Showing posts with label whole grains. Show all posts

Adequate Fiber is Essential to a Healthy Diet

Dietary fiber, originating in plant tissue, is indigestible. Although it has no calories and no nutritional value, fiber in the diet plays a tremendous role in preventing disease and maintaining good health.

dietary fiber

How Fiber Works in the Body

As fiber is consumed and passed through the body organs, it acts as a sponge, absorbing many times its own weight in liquid. This causes the feces to become soft and bulky and more easy to be expelled from the body. This quick passage through the intestines and out of the body is important, as constipation is a source of discomfort and the beginning of many illnesses.

The fiber also acts as a buffer against colon of the cancer as if reduces the contact that the toxin-filled feces has with the walls of the colon. Likewise, it is believed by some scientists that the increases liquid-content of high-fiber stool will be effective in diluting carcinogen-causing agents.

Types of Fiber and How They Function in the Body

There are two types of fiber.

Soluble fibers dissolve quickly and become sticky as they dissolve. They include pectin, which is found in fruits, legumes, nuts and some vegetables. Some soluble fiber can lower blood cholesterol levels which will, in turn, reduce the possibility of heart attacks and heart disease. The addition of soluble fibers in the diet should be coupled with the decreased intake of fat to be effective. Soluble fibers can also help control blood sugar levels in individuals suffering from diabetes.

Insoluble fibers are found in bran, vegetables and whole grains such as brown rice and whole-wheat bread. Insoluble fiber is important for moving bulk through the intestines quickly and also helps to control the pH level in the intestine. This action alleviates constipation by producing regular bowel movement.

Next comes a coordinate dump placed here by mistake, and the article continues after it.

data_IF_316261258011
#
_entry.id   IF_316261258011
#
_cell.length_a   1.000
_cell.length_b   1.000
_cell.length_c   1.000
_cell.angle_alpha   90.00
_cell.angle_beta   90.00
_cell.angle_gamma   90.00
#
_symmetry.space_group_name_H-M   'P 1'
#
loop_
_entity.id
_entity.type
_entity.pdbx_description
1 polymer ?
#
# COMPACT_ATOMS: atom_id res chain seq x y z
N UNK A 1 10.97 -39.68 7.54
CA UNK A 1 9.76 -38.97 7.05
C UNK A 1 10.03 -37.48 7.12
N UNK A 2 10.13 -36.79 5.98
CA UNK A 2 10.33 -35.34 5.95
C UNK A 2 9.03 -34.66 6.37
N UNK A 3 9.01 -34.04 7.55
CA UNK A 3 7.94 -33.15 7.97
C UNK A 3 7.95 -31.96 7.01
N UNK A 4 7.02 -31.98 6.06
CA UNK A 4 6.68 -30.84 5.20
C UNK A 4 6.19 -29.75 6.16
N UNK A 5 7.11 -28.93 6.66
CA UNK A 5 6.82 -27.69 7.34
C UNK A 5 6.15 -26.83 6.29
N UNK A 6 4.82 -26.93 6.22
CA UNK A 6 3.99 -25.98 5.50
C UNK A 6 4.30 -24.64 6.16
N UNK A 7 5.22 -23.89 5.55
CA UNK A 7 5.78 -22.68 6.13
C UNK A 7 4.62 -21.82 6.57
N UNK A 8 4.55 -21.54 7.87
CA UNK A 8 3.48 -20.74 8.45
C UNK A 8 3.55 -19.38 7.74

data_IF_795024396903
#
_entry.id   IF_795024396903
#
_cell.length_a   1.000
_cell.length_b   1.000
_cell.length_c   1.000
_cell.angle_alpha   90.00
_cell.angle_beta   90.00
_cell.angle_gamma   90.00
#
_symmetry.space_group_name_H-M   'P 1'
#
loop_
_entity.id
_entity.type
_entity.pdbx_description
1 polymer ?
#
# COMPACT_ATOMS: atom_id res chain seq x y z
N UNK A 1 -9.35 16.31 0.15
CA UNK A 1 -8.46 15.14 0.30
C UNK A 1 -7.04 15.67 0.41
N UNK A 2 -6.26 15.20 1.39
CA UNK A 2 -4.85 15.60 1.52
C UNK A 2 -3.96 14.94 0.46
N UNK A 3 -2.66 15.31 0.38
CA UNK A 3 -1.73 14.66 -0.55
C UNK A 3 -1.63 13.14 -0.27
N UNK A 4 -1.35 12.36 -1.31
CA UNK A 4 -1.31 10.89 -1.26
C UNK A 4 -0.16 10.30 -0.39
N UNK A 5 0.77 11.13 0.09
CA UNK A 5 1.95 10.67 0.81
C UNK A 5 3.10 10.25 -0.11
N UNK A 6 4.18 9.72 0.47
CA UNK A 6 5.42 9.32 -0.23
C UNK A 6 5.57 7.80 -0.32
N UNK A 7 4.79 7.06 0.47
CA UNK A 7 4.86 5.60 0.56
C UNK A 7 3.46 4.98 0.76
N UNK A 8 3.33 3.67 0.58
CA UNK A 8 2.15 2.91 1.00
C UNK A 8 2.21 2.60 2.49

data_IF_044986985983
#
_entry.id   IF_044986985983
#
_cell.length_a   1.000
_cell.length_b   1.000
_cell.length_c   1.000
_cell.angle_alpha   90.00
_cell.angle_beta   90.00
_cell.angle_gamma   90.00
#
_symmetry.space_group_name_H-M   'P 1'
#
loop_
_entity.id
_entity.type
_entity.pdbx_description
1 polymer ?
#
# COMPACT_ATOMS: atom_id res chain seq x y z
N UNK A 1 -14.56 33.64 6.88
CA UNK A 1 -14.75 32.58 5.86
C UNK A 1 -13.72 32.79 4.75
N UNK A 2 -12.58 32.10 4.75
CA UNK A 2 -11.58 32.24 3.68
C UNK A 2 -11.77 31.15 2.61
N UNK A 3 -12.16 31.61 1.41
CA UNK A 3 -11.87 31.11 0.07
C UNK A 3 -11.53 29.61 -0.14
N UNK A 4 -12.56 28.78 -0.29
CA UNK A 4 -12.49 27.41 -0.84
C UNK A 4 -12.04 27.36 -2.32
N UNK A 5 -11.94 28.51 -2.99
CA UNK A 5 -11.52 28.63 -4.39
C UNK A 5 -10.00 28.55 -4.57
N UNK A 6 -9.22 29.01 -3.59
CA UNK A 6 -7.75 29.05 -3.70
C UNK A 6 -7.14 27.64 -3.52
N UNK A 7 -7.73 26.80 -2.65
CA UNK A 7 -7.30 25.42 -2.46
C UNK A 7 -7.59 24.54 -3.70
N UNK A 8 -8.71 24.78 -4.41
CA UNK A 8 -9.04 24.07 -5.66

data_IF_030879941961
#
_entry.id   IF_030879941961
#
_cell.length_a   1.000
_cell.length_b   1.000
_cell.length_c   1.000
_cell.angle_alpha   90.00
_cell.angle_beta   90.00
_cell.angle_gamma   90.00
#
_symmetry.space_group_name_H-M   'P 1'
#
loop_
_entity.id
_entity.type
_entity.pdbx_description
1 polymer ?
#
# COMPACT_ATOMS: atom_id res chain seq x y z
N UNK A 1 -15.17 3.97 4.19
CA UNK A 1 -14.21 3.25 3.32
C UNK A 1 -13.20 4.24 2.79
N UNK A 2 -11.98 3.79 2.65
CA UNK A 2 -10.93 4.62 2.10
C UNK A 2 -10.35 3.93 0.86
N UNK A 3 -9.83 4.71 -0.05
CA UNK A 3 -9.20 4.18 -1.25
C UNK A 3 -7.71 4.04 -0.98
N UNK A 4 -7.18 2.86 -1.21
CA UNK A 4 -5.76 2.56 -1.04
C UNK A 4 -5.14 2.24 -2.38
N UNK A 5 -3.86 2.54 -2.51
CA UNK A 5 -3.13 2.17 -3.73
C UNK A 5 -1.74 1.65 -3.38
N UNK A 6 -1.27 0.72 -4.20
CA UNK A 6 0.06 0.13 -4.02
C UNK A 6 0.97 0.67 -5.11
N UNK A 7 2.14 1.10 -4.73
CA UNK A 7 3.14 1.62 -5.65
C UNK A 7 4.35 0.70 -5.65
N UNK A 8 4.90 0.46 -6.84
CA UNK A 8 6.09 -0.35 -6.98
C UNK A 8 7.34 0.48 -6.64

Increase Fiber Intake Naturally

Although it is important to include an adequate amount of fiber in the diet, it is not recommended to take huge fiber supplements on a regular basis. Fiber pills are also not recommended as they lack the nutrients naturally found in high-fiber foods. Too much fiber can be the cause of bloating, digestive problems and intestinal gas. Excessive fiber can also lead to zinc, iron and mineral deficiencies.

Become knowledgeable of which foods are high fiber and begin to add them slowly to the diet. The skin of fruits and vegetables can be scrubbed and eaten to increase fiber intake. Vegetables should not be boiled, but rather eaten raw or lightly steamed. Eliminate products with white flour from the diet completely. Instead consume whole-grain cereals and breads and brown rice.

Fiber for Weight Loss and Weight Control

Eating fiber can be helpful when trying to lose weight. It provides a feeling of fullness that will help reduce hunger. Using fiber for diet or weight control can help with overall body tone because extra water is also being added to the diet. Be sure to include enough protein and fat with each meal to ensure a balanced diet.
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Eat to Boost Your Energy (Part 2)


Marmite (yeast extract) is a rich source of the B vitamins that are required to release energy from food. It's also high in salt, and this is why you must limit its consumption.. You can also get B vitamins from meat, fish, eggs, whole grains, beans and lentils.
Energy Boosters

Avocado: Fat is more calorie-dense than either carbohydrates or protein, which makes it the strongest energy source. The flip side is that too much fat can make you pile on the flab, and eating the wrong kinds of fat (saturated and trans fats) furs up your arteries. Avocados are rich in heart-healthy, artery-smoothing unsaturated fats, giving you the best of both worlds - energy, plus less risk of a heart attack.
Energy Boosters

Bananas are power snacks for many of us. Pre-wrapped by the nature and ready to unzip, they're packed with natural sugars and starches, providing a combination of instant and slow release energy. They're also a great source of potassium, which helps keep your blood pressure in check.
Energy Boosters

Kidney Beans: Like nuts, beans such as kidney beans contain that winning mixture of protein and carbohydrates that keeps you fuelled for longer. But pulses (beans and lentils) are higher in fiber, which slows down the release of energy even more, making beans a true ‘slow-burn' fuel. Cook up some lean mince with a tin of kidney beans, a tin of tomatoes, some chopped onion and as much chilli as possible, for a no-fuss chilli that will keep you going for hours
Energy Boosters

Coffee: Unlike the foods above, this isn't great nutritional advice - but it works. Caffeine aims the release of adrenaline. It revs you up, gives you a boost of energy, and makes you temporarily more alert. A strong coffee could be just what you need before an significant presentation. But be warned - the energy effect won't last, and when it wears off you'll probably feel more tired than ever.
Energy Boosters
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